New research confirms the 'hygiene hypothesis.' Farm kids are less likely to develop allergies and asthma than the average child.
Kids need to get grubby on a regular basis. Not only does it mean they’re playing hard while getting exercise and fresh air outside, but it also boosts their immune systems and ultimately makes them healthier.
For years, the ‘hygiene hypothesis’ has been the leading explanation for why so many kids develop allergies and asthma. This hypothesis suggests that kids are being raised in such sterile environments, without sufficient access to dirt and germs, that their immune systems are not trained to recognize which irritants are harmful and harmless.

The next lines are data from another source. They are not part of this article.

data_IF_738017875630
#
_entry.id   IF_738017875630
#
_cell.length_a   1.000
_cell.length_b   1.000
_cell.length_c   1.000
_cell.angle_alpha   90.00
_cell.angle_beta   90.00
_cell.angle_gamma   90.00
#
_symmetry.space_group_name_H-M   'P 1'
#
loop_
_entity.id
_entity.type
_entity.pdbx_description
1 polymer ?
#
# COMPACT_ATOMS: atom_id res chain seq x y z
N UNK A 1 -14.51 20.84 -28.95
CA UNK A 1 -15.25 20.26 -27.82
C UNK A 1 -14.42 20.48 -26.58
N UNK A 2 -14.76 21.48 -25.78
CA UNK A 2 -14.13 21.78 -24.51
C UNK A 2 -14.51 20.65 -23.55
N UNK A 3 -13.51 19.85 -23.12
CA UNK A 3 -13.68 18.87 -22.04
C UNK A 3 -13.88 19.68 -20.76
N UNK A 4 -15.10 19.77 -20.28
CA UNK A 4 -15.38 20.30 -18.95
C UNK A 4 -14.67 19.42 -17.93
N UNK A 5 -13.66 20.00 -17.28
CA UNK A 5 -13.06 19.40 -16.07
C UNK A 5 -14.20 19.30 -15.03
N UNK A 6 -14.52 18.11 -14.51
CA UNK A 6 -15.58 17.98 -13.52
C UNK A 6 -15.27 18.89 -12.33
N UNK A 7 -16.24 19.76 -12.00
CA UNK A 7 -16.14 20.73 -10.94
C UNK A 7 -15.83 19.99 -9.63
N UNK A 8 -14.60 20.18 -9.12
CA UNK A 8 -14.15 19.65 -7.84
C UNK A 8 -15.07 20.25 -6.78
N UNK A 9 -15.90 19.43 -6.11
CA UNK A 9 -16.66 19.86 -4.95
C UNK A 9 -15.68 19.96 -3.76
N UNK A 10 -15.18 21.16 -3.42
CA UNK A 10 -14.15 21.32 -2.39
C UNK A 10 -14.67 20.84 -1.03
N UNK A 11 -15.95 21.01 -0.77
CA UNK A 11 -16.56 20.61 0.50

New research, published last week in Science, supports this hypothesis and develops it further. A group of Belgian researchers from Ghent University found an actual link between farm dust and protection against asthma and allergies. Children who grow up on dairy farms are much less likely than the average child to develop asthma.
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